The NCREIF property index rose by 1.7 percent in the first quarter, its third consecutive increase and largest in two years. Details were mixed – and very likely harbingers of the trends moving forward – as the industrial component jumped by 4.7 percent while retail and hotels both continued to decline. This is typically the stage of the cycle in which the outlook for commercial real estate is brightest, as economic growth is reviving and the residential market, which tends to lead CRE, is already perking up. In this case, however, there are major structural shifts underway that could weigh on commercial valuations for several years to come.
The most obvious risk is the potential for a shift to remote work to impact office vacancies. As noted in this space late last year, a recent NBER paper suggests that more than 20 percent of all work days will be supplied from home post-COVID versus just 5 percent pre-pandemic. Even JPMorgan CEO Jamie Dimon, who has become a bit of pied piper for returning to the office, admitted recently that he expects the bank’s real estate needs to drop significantly as more employees work from home. Other firms have gone even further, of course, and most are at least embracing hybrid models. There will be knock-on effects here, as well, as this trend will at the margin amplify the longstanding headwind on the retail space stemming from the inroads made by e-commerce.
Hotels will undeniably benefit from the nascent bounceback in tourism, but also face an emerging structural risk in the form of the rise of Airbnb and other rental alternatives. ABNB bookings rose by more than 30 percent in both 2018 and 2019 and the company is forecasting even stronger numbers this year and next. Moreover, the likely permanent curtailment of business travel will fall heavily on hotels; note that in a pre-pandemic survey, 60 percent of leisure travelers expressed a preference for home rentals while 68 percent of business travelers were said to prefer hotels.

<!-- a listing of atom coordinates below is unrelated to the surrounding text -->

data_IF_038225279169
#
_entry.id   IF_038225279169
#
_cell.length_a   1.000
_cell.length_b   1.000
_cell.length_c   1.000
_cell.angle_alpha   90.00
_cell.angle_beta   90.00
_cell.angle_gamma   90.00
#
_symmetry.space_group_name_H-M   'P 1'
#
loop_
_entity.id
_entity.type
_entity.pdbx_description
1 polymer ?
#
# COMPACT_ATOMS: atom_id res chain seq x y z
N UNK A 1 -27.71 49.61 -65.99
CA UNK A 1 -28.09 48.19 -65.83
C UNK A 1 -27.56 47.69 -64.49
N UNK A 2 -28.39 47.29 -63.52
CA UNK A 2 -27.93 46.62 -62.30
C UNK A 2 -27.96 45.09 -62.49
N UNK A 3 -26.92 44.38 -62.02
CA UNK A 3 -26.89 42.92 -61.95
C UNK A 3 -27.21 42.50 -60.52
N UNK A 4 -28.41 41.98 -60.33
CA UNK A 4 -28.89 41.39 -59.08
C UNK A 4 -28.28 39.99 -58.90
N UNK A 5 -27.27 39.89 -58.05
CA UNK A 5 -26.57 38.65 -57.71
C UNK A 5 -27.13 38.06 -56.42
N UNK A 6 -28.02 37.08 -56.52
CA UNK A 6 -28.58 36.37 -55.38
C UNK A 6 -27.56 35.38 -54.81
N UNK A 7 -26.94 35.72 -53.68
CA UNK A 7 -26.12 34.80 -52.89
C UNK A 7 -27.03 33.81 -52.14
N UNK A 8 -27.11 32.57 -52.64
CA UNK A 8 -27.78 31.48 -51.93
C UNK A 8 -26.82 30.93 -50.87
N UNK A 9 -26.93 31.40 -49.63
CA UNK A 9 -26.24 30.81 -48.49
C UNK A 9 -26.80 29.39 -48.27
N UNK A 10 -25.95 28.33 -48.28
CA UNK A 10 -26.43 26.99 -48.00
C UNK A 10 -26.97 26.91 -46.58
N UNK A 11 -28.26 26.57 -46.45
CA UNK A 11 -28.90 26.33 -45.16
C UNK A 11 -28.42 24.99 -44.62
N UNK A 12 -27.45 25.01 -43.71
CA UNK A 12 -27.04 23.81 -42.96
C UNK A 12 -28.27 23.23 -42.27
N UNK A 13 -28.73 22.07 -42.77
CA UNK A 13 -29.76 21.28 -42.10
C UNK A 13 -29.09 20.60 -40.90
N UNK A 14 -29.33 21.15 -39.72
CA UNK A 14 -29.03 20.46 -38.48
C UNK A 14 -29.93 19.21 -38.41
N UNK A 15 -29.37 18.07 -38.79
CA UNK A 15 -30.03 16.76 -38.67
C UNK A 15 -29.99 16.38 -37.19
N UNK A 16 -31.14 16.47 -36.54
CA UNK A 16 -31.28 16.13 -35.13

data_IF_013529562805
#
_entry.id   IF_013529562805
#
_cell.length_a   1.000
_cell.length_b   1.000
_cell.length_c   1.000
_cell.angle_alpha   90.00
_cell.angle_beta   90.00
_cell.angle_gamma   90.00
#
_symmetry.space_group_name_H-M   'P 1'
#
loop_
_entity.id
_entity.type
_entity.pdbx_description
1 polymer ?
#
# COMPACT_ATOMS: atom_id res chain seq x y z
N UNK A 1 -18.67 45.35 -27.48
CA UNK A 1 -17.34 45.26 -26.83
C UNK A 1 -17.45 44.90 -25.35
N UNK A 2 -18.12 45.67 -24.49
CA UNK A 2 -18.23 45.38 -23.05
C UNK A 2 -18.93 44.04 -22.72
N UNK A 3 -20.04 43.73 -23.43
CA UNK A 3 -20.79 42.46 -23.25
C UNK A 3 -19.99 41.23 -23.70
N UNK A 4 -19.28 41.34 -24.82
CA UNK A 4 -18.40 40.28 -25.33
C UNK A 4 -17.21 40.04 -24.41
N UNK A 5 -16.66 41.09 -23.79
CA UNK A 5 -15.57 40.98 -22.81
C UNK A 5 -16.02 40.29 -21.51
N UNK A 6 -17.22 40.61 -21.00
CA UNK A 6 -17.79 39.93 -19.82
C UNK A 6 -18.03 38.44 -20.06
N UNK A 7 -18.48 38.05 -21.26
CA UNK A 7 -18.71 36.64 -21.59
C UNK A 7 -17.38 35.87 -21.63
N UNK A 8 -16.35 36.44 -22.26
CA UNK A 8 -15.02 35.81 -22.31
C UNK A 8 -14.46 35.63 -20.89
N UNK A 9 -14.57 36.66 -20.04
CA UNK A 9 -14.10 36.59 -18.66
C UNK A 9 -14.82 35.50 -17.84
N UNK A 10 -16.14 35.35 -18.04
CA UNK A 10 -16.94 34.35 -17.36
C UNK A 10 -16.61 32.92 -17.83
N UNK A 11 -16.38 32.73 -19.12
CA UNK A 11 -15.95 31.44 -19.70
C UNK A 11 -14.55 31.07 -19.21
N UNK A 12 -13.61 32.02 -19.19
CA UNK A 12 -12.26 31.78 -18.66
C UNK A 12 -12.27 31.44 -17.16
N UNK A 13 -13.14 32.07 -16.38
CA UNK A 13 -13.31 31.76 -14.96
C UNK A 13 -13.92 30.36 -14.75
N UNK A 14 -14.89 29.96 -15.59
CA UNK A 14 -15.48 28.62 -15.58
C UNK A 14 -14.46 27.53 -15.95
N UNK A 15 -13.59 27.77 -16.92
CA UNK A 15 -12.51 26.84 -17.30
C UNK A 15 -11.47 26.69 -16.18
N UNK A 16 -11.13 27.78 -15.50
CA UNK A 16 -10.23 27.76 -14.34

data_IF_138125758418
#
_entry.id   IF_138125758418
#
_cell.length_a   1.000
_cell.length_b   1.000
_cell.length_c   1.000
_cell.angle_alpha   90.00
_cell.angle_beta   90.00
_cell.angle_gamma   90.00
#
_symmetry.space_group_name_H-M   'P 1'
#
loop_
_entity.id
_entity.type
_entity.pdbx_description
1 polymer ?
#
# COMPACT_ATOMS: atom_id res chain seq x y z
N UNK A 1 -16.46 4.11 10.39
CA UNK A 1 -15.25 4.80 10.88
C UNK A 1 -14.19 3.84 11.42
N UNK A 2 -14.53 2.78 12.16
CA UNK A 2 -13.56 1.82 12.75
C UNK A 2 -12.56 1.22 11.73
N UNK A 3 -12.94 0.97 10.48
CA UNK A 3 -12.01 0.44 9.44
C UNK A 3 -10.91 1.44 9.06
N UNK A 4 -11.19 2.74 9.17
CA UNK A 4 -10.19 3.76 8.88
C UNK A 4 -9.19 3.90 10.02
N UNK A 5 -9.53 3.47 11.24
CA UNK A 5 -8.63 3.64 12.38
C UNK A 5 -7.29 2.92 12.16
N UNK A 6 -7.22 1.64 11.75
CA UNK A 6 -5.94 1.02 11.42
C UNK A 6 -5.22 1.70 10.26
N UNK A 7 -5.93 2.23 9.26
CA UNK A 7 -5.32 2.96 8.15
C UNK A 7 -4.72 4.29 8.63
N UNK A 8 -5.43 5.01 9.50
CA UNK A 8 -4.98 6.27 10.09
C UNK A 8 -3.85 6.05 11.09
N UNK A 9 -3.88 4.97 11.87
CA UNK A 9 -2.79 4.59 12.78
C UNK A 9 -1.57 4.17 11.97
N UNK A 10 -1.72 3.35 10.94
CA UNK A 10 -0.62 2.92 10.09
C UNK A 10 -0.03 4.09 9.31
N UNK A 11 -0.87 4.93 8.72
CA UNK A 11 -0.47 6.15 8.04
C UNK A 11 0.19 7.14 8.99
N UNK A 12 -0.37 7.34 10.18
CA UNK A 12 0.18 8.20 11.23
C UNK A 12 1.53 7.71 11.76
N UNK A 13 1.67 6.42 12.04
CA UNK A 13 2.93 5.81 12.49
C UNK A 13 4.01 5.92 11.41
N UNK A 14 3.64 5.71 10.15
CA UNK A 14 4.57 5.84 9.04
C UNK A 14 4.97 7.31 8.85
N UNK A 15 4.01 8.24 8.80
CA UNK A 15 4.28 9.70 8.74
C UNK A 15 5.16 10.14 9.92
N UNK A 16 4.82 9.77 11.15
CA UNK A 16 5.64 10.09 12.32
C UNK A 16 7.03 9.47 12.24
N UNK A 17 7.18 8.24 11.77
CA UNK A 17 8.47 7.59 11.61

More cyclically, apartments could well come under pressure as the homeownership rate continues to rise thanks to low mortgage rates and a renewed housing zeitgeist. It is no coincidence that apartment returns downshifted beginning in 2016 just as the homeownership rate started to climb off of a five-decade low.
That leaves industrial, which, as the first quarter showed, will be a prime beneficiary of the booming recovery. Industrial valuations soared as the real GDP growth rate picked up steam in each of the last three expansions and should be in even better position in this cycle given the rapidly developing feedback loops and the potential for sustained policy support.
Overall, then, this could well be a lopsided asset class in the years to come, one that in broad strokes mirrors the sharp contrasts seen in the first quarter. Commercial property prices are a good bet to continue to climb in aggregate as this cycle plays out, but it is unlikely that they will quite match the exuberance that is already beginning to take shape in other markets.
A 2015 Washington University analysis estimated that what fictional object would have cost $193 quintillion to construct and $419 quintillion to rebuild?
What U.S. city was named due to the vast quantities of iron ore, limestone, and coal deposits in the area, similar to those surrounding its British counterpart?